Battery Woes

The Journey has Battery Woes

What have we been doing?  How about learning about BATTERIES?  A couple of weeks after our last outing in the Journey we got it out of storage to work on a few things and run the generator etc.  After starting up the engine the Lightbar Control Unit in the dash (LBCU) reported “Auto Idle” Sys Voltage 12.5V Threshold 13.4 V.

Battery Voltage LBCU

Battery Voltage LBCU

Also, the chassis battery was down to 11V.

After reading the Freightliner operator manual, the Auto Idle message was a ‘no issue’ message.  It comes up when the transmission is in park or neutral and/or the parking brake is set.  Step on the brakes and the message goes away.

The house batteries were another matter though.  I took all 5 batteries out of the battery bay.  Our Journey has 2 12 volt chassis batteries and 3 12 volt deep cycle marine batteries.  All old style wet cell batteries.  I cleaned off the batteries and tested them with a hydrometer. Here’s a good resource for battery information at batterystuff.com.
 The hydrometer is a nifty tool that measures the specific gravity of the battery acid.  In a nutshell, it allows you to test each cell of the battery and the meter measures the value.  You need to compare the values of the different cells, and if they are too far apart then more than likely the battery is bad.  Also if any cell tests in the red, the battery is probably bad.  I ended up having several cells show red on the 3 house batteries.  However upon further reading, it’s important to test the batteries when fully charged to get a correct reading from the hydrometer.  By the time I finished cleaning the batteries, putting a few drops of distilled water in a couple of the cells and recording the hydrometer readings it was time to put everything back.  Charging these batteries can take up to 12 hours, and if they are too depleted I may need to use my car battery to boost the charge at the beginning.  I crossed my fingers, my arms and everything else hoping that a charge would refresh my old batteries.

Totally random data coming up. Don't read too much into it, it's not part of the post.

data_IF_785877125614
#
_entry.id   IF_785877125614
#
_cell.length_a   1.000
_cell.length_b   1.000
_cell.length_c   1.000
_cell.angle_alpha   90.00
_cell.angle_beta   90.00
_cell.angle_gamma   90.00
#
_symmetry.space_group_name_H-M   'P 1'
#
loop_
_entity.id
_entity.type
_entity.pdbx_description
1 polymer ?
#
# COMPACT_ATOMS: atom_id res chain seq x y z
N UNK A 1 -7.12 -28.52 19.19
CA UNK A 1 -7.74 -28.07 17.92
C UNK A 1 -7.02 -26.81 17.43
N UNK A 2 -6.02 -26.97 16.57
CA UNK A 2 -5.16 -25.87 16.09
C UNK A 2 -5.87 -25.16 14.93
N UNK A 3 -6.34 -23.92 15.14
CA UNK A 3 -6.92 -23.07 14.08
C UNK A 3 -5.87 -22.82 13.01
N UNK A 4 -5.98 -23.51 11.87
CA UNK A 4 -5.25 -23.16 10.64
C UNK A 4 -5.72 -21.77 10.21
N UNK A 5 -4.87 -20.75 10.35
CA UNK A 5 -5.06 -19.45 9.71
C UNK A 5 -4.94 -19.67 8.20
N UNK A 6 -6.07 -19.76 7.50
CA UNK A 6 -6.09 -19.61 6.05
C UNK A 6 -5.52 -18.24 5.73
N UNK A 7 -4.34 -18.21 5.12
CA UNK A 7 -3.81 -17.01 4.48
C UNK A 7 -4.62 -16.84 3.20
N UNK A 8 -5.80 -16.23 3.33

Because of other commitments (such as renewing our wedding vows in Hawaii – evidently I was a required participant), it was a few weeks before I was able to take the Journey out again.  Now the house batteries were down to 7.4 volts according to the Onan Generator, and the Generator didn’t like that at all.  Since 11.4V indicates a battery at 10%, we were DEAD!  The battery gauge in the Journey did showed 11.17V so maybe there is hope.

Time to get charged!


Using the Schumacher SE-5212A 2/10/50 Amp Automatic Handheld Battery Charger I attempted to charge the batteries – just to make sure. They are deep cycle and only 3 years old. But, after 11 hours the charger reported ‘BAD BATT’.  I read this is common for motorhomes that are allowed to discharge too far too many times.  This is common when rigs are in RV lots waiting to be sold.  The Winnebago manual recommends a monthly charge when in storage.  This is done by plugging the motorhome into shore power or using a charger directly on the batteries.  Make sure you read the instructions that come with your vehicle!  You don’t want to fry your electronics.

The 2 Chassis batteries were a little low, so I topped them off (charged them with a small Schumacher charger) and re-tested them for specific gravity.  One battery tested all cells in the 1265 range, and the other battery was 1250 for all cells.  The good news was that there was hardly any difference in the individual cells for each battery.  The bad news is that 1250 is at the bottom of green, and 1265 is the next notch up.

Off to Costco to get some low-cost marine deep cycle batteries (42 month no pro-rate warranty according to the friendly salesperson – even though the label has 12 months written on it).  We are planning on upgrading to Lithium-Ion batteries in a year or so, so upgrading to gel or other sealed battery solution is not practical in our situation.  However that would be a better than standard wet batteries.  See Technomadia’s experiences being on the bleeding edge for lithium technology.

Next a stop at NAPA auto parts to have them test the chassis battery just to make sure we are okay.  It really is a hassle to take the batteries out and put them back in, and I don’t want to go through this again in a few months to swap out the chassis batteries.  Sure enough, the 1250 battery failed the test (not surprising).  Fortunately they had good Chassis batteries on sale, so 5 new batteries for the Journey!

Now that I’ve taken the batteries in and out of the battery box on the Journey a few times it’s not so daunting.  A bit of a tight space and many cables and wires.

Battery Diagram

Battery Diagram

It’s a MUST to draw a diagram of all the wires and cables, then tape labels on each cable.  I used A, B, C etc for the chassis batteries and 1, 2, 3 on the coach batteries.

We had the Journey left outside when we took it back to storage and came back the next weekend to test everything out since it was time to put it through its paces.  All batteries were good!

A great resource on changing batteries can be seen and read at thervgeeks.com website.  I won’t try to duplicate their great video and posting.

We are ready to CAMP!

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